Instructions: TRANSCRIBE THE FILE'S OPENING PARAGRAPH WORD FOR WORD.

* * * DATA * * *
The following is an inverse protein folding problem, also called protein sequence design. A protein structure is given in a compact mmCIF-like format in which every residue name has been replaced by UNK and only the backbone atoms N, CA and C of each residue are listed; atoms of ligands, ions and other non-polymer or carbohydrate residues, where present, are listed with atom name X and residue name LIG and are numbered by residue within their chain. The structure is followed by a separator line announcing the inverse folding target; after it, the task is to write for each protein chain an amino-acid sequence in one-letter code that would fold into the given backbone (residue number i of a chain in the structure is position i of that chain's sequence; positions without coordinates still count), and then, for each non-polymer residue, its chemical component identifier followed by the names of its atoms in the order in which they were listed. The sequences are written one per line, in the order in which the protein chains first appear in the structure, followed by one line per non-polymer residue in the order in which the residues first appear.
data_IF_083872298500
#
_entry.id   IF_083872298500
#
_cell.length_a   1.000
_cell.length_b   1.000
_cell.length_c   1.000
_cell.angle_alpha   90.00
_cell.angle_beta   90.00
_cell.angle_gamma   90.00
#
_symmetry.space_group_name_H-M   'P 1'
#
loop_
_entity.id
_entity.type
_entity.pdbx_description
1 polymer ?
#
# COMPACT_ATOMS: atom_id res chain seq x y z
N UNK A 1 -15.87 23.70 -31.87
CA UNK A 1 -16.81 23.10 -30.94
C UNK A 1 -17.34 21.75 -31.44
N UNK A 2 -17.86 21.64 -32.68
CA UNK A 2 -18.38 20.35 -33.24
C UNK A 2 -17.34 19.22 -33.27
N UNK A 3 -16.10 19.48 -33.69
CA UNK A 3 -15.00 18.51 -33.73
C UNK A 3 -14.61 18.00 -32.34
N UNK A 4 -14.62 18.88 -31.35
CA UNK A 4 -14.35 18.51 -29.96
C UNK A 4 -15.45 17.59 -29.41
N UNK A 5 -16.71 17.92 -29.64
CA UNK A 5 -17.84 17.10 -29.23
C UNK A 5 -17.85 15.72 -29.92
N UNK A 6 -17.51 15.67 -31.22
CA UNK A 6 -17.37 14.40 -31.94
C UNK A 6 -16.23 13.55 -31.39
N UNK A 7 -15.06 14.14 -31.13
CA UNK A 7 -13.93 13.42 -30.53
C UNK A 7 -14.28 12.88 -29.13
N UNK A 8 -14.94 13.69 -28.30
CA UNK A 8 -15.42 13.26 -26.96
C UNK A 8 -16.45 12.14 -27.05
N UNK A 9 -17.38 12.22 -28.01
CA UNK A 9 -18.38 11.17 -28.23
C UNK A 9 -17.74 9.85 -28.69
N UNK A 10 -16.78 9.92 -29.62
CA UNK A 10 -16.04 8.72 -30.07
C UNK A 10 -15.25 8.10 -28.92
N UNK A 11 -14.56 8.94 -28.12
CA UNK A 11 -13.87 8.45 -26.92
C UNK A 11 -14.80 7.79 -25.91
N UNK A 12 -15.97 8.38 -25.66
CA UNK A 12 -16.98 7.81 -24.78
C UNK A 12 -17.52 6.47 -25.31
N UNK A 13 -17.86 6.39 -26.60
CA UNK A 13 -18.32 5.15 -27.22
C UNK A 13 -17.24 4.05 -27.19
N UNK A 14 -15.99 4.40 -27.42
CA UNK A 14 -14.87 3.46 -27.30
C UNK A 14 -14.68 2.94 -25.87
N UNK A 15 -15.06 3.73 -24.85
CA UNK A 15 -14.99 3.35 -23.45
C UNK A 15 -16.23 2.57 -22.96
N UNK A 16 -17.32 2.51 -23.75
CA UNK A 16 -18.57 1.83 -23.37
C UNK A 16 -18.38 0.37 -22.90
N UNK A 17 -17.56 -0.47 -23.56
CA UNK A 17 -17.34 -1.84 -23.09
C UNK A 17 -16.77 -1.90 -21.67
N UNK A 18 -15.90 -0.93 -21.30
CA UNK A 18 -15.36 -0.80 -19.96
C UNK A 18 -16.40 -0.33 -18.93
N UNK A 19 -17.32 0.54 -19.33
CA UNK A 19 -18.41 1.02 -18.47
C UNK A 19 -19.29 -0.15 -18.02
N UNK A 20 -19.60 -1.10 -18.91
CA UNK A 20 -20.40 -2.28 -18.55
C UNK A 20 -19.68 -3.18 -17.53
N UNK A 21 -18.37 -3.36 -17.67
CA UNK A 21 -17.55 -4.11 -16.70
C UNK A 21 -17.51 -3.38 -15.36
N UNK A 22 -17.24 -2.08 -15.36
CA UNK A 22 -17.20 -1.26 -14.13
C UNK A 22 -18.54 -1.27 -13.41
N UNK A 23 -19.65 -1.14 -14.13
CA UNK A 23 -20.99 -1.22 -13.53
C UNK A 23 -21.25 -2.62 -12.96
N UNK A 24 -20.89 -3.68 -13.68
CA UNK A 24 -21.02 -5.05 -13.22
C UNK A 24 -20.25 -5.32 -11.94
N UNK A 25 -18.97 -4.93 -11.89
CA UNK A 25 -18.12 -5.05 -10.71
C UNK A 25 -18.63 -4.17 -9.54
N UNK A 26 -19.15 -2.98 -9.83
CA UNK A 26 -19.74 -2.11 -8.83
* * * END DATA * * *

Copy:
The following is an inverse protein folding problem, also called protein sequence design. A protein structure is given in a compact mmCIF-like format in which every residue name has been replaced by UNK and only the backbone atoms N, CA and C of each residue are listed; atoms of ligands, ions and other non-polymer or carbohydrate residues, where present, are listed with atom name X and residue name LIG and are numbered by residue within their chain. The structure is followed by a separator line announcing the inverse folding target; after it, the task is to write for each protein chain an amino-acid sequence in one-letter code that would fold into the given backbone (residue number i of a chain in the structure is position i of that chain's sequence; positions without coordinates still count), and then, for each non-polymer residue, its chemical component identifier followed by the names of its atoms in the order in which they were listed. The sequences are written one per line, in the order in which the protein chains first appear in the structure, followed by one line per non-polymer residue in the order in which the residues first appear.